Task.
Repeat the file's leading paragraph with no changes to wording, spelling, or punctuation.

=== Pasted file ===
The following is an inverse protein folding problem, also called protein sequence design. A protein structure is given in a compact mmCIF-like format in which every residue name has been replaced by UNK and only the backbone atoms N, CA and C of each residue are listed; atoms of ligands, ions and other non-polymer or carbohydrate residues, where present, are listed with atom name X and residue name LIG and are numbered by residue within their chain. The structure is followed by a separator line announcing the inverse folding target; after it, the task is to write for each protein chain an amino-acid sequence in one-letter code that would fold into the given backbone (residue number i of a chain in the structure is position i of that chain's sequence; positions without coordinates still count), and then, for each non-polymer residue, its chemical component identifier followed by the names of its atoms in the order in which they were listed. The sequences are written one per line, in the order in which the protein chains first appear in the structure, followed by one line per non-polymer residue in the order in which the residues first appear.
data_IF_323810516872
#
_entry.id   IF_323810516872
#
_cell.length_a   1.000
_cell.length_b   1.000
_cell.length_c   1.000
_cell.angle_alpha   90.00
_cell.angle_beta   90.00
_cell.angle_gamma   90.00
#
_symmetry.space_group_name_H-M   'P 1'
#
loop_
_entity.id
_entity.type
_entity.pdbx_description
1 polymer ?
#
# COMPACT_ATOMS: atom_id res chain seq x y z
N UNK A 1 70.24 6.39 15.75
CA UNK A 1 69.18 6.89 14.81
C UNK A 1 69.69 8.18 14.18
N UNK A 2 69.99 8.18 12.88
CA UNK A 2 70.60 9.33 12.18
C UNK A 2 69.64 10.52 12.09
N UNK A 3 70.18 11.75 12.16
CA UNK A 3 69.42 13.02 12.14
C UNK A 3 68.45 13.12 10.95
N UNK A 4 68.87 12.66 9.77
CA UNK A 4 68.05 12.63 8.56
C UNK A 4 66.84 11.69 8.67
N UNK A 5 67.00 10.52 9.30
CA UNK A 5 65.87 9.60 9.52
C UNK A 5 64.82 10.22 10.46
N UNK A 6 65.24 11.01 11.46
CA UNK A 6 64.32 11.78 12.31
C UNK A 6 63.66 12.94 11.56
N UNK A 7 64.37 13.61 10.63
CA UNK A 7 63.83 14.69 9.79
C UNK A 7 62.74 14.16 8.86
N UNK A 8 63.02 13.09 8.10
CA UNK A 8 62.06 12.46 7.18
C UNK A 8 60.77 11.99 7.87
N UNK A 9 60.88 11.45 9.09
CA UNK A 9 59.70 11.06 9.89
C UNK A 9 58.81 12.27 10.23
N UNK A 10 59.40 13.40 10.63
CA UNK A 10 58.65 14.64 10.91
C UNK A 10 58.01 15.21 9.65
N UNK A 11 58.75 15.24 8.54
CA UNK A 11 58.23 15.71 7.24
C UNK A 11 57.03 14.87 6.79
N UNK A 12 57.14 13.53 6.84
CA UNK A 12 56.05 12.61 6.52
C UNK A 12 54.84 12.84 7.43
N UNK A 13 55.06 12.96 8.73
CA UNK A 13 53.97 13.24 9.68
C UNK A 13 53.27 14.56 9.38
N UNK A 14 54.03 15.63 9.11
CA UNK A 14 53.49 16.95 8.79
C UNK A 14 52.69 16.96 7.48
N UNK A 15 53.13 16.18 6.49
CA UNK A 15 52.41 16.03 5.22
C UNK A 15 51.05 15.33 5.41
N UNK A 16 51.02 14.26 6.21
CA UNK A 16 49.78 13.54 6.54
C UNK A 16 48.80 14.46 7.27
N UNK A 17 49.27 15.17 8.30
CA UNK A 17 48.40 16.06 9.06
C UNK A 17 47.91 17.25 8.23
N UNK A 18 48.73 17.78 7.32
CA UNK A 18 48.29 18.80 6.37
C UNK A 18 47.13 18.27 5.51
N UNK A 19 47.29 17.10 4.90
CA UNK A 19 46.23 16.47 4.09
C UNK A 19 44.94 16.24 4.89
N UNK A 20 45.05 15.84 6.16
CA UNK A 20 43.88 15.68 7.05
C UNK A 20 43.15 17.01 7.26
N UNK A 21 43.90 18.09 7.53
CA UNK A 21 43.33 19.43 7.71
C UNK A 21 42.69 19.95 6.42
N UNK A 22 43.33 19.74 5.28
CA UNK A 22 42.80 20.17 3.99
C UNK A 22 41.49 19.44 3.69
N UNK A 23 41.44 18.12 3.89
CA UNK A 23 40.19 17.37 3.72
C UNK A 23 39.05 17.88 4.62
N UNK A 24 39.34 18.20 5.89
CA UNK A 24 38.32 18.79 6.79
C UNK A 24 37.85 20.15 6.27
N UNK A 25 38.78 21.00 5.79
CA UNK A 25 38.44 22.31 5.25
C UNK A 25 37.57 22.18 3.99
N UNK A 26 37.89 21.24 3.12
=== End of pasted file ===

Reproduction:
The following is an inverse protein folding problem, also called protein sequence design. A protein structure is given in a compact mmCIF-like format in which every residue name has been replaced by UNK and only the backbone atoms N, CA and C of each residue are listed; atoms of ligands, ions and other non-polymer or carbohydrate residues, where present, are listed with atom name X and residue name LIG and are numbered by residue within their chain. The structure is followed by a separator line announcing the inverse folding target; after it, the task is to write for each protein chain an amino-acid sequence in one-letter code that would fold into the given backbone (residue number i of a chain in the structure is position i of that chain's sequence; positions without coordinates still count), and then, for each non-polymer residue, its chemical component identifier followed by the names of its atoms in the order in which they were listed. The sequences are written one per line, in the order in which the protein chains first appear in the structure, followed by one line per non-polymer residue in the order in which the residues first appear.